By Steven Rodas
Hurricane Floyd in 1999. Irene in 2011. And then Ida in 2021.
Manville has overcome a streak of storms — and the deluge they inevitably bring — for decades.
But in early August, some victims of the latest major flooding event were told for the first time that federal funds typically earmarked to lift homes to build up their defenses would no longer be provided and instead, the only financial help available would be in the form of a buyout — moving and selling your home to the state.
A policy change by Gov. opens in a new windowPhil Murphy’s administration and multiple state agencies has re-prioritized how federal resources are allowed to be spent. In short, the state does not plan on spending money to lift homes in specified areas at risk for flooding.
The opens in a new windowNew Jersey Organizing Project, a nonprofit that is led by and advocates for storm survivors, said the shift came as a surprise. Some Manville storm victims, the New Jersey Organizing Project said, have already spent money — which they can now no longer get reimbursed on — lifting properties after the storm, which marks two years in less than a month.
So far, about 79 Manville residents were told they must opt for a buyout or bear the brunt of elevation.
Residents in Manville are slated to receive about $20 million, half of the state’s Ida buyout budget, due to the heavy toll taken by the borough. The storm claimed 30 lives in New Jersey, but in Manville, where there were no fatalities, the damage ran the gamut — from homes that exploded due to gas leaks, mangled rail system infrastructure and mud-caked belongings strewn along sidewalks.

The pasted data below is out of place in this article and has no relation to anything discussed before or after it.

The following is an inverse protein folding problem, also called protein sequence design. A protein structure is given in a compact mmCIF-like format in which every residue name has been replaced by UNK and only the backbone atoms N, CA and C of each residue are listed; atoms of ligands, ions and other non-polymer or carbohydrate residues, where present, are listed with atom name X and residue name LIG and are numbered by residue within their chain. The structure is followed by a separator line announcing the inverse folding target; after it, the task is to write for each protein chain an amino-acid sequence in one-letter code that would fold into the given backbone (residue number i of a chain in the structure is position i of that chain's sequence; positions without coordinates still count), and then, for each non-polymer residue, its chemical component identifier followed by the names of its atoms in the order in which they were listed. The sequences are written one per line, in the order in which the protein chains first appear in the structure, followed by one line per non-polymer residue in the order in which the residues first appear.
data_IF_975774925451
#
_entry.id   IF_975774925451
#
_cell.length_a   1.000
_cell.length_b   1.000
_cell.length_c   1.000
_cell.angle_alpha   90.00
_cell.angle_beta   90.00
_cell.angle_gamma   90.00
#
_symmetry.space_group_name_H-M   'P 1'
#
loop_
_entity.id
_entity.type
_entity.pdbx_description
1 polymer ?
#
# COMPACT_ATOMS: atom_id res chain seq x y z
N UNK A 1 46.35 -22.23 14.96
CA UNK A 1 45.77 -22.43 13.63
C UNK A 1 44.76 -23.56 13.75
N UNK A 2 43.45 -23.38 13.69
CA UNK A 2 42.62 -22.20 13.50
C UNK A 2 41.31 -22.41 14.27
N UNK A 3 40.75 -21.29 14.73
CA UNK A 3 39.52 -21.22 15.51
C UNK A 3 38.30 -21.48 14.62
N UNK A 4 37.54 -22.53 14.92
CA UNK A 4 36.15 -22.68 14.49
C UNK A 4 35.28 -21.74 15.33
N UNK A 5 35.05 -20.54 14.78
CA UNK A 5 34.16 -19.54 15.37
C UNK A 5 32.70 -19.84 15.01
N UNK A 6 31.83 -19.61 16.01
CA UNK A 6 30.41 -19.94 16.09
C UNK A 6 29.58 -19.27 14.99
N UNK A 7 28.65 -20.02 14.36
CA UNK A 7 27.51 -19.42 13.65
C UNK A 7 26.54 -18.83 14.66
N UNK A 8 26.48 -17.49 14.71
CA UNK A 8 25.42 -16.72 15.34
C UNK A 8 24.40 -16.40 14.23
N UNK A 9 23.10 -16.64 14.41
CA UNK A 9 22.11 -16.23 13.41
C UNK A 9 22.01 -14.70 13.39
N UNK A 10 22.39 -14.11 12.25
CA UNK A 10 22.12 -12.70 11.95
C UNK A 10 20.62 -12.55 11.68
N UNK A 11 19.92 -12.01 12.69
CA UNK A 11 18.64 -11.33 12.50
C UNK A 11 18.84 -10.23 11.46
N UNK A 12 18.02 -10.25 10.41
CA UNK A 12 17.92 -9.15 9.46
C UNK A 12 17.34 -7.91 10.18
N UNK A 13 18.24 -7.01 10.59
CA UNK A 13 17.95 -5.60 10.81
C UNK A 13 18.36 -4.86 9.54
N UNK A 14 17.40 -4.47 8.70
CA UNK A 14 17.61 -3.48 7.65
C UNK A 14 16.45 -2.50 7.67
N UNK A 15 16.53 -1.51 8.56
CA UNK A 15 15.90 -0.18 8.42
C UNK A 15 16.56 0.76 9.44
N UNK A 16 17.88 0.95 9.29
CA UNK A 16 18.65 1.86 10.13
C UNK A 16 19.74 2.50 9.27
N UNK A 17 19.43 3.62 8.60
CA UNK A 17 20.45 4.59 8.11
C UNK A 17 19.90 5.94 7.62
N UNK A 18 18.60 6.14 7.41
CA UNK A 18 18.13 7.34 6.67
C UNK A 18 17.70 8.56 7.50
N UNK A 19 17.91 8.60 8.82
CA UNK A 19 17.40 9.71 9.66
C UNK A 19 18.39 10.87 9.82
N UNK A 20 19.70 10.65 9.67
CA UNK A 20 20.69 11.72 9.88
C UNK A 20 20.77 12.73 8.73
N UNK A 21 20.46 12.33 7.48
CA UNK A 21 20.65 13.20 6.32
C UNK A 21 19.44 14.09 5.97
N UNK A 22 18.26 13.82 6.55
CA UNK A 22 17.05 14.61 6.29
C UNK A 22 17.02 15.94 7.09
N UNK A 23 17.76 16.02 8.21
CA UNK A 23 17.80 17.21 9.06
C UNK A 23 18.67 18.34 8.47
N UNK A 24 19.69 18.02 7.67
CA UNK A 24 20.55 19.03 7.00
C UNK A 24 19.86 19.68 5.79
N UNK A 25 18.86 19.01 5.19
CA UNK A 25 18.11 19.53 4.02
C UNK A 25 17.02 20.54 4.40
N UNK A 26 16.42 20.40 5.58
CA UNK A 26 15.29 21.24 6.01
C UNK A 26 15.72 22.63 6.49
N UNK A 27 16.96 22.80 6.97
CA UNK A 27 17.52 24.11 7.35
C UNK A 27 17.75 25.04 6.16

The area impacted by the new policy change encompasses more than 500 homes, local officials confirmed.
That’s 17% of Manville’s homes where approximately 2,000 of the borough’s 11,000 residents live and located in some of the region’s most low-lying areas. It includes the entirety of “Lost Valley,” a natural flood plain flanked by the Raritan and Millstone rivers — where empty lots in which homes once stood dot neighborhoods.
President Joe Biden notably visited nearly a half-dozen homes in the borough after Ida — remembered for the ruinous amount of inland flooding it caused.
“(With) the increase of more opens in a new windowpowerful storms due to climate change, there is no doubt that another event will occur sooner rather than later. Despite these catastrophic floods, little has been done over the last several decades in Manville to truly mitigate the clear public safety risks,” said Tyler Jones, a spokesperson for Murphy’s office. “This policy was not made lightly.”
Jones added: “As the first locality in which the policy is applied, Manville will inform how buyouts are conducted in large flood-prone areas across the state.”
Even as more storms — exacerbated in both their frequency and furor due to climate change — continue to place New Jerseyans in precarious situations, opens in a new windowmany continue to reside in vulnerable areas. These same residents nationwide are being forced to reckon with state, federal and private policy changes striving to reconcile with the realities of an ever-warming planet.
On the West Coast, opens in a new windowit’s manifesting in several big insurers pumping the breaks on some new policy sales in wildfire-threatened areas.
The newest policy here, some advocates in New Jersey believe, could be a harbinger over how homeowners and local governments handle an issue only bound to worsen: flooding due to heavy rain.
‘I’m going to rebuild’
New Jersey officials said the flood-prone areas impacted by the policy were determined through a multi-agency effort — comprising the Office of Emergency Management, Department of Environmental Protection, and Department of Community Affairs — that relied on a opens in a new windowRutgers University laser-imaging tool and Manville’s 2018 acquisition action plan.